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Hi! I’m Dr. Marc Sklar, the Fertility Expert and welcome back to Fertility TV. In this episode we’re going to be talking about how to finance your fertility treatments and possibly IVF, so stay tuned for more information.
Oftentimes a question that we end up discussing is finances, you know as we’re dealing with fertility finances often come up not just for what they need to do with their overall finances to be stable but how do you work with fertility treatments with your finances cause some of them can be expensive. So here are my thoughts on it:
First and foremost I think it’s important to get the biggest bang for your buck, especially up front. So I think the least costly with the biggest upside and increase…and most efficacy is natural treatments, they are for sure not near…they don’t have any near the cost of IUI or IVF, especially if you start doing IVF with like donor or Servicey___ or something like that, they’re definitely nowhere in ball park of that, they’re a fraction of that cost, plus they’re going to make huge impact to your overall health. And so this can have profound effects, not just on your fertility health but your overall health in every area and every system, so I think this gives you the best, most encompassing place to start, and hopefully that’s the only place you have to go. So my first option is to start with natural treatments and that’s really not just because that’s my preference in terms of natural treatments but because I do believe that for most patients that’s going to get you the most effect and the least cost.
Two – Once we’re starting to get into Number Two, we’re really looking at do we do IVF or do we do IUI? Well there’s no real right answer, I think as long as there’s no physical blockages or obstructions or real reason that says you have to do IVF then I always prefer that patients start with IUI in some way, and the reason why in some way because there’s variations of IUI you know, you know, with medication, without and so on. So I think starting with IUI is very very helpful, and hopefully that’s where you’ll be successful before going to IVF, plus it’s also much less expensive than going through IVF.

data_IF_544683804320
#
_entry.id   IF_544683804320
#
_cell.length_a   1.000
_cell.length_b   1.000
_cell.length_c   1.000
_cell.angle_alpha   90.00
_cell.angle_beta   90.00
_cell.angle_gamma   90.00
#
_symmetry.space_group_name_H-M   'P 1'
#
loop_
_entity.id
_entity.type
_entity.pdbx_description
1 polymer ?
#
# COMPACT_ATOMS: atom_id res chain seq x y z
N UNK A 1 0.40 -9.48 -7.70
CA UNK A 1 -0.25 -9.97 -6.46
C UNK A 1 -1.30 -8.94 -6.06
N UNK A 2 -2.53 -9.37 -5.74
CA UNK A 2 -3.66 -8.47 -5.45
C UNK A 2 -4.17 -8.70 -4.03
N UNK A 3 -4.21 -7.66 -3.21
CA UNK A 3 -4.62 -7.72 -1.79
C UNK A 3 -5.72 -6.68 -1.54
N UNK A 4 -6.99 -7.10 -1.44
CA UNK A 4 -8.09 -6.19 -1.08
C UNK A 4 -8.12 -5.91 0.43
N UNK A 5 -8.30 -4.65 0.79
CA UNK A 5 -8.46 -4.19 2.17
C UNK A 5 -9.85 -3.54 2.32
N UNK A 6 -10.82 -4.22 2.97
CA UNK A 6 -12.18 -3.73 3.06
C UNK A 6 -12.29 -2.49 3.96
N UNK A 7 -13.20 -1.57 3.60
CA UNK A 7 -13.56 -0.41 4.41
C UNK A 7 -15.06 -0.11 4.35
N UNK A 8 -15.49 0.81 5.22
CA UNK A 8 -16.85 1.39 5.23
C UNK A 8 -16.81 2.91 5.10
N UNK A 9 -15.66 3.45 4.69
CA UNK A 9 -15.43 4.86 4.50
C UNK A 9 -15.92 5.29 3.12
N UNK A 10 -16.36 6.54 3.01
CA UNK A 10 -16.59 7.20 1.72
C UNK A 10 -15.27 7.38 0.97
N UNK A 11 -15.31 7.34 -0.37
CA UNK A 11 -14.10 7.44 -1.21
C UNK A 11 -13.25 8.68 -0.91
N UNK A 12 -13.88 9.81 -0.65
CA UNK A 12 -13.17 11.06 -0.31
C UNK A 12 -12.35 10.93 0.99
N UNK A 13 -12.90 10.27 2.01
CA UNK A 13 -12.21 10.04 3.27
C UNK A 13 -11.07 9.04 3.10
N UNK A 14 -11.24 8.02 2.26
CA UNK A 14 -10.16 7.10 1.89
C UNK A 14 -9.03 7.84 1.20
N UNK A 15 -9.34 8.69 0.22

If you do have to go through IVF then a benefit of doing IUI first is that you can see how your body’s going to respond to the medication, even though it’s not exactly the same, prior to going in and doing IVF. And the reason for doing that is we don’t know…even though they say that this specific protocol is going to be ideal for you in an IVF cycle, they don’t know that for sure, they’re basing it off your hormone levels, your height and your weight, and they’re making assumptions. Many patients don’t respond well the first cycle that they go through IVF because their doctors are just learning about their bodies and how they’re going to respond so it’d be a shame to kind of use one IVF as like a trial and test run when it’s so expensive and you can possibly do that with an IUI cycle. Again, it’s not quite the same but I do see some benefits to doing that.
So let’s say you’ve tried one, you’ve tried IUI, you’ve tried natural, you tried IUIs and now the only option available or you as a couple have made the decision that IVF is the path for you to go, then three things for you to consider. One is many offices offer a guarantee program that you pay in advance a little bit more but they’re guaranteeing that you’ll have a pregnancy or a baby at the end of the process, and if you don’t then they refund a portion or all of the money. Now you do have to qualify for that, and not everybody qualifies but I think it’s worth looking into.
Number Two is oftentimes patients are taking out loans from a bank with high interest rates. My preference is, and we all get these in the mail all the time, if you can manage them properly, we all get these zero percent interest credit card offers, it’s not a bad option to finance part or all of your IVF through zero-percent credit card offers as long as you manage that properly, and that’s an if, I’m not your accountant, your bookkeeper, you have to look at that for yourself, but I do think it’s a viable option.
And then Number Three. I don’t believe that patients should go bankrupt to have children and start a family, having children, having a family is expensive in and of itself, there’s no right time to do it, you’re never going to be fully prepared, there’s no such thing, but I also don’t believe that you should be bankrupt in trying to have kids because it’s a difficult process to manage in and of itself.
So those are my thoughts on financing fertility treatments and how to manage that. Additionally, if you want more help to help you get pregnant naturally and increase your chances all on your own at home then check out my fertility school, it might be the right thing for you.
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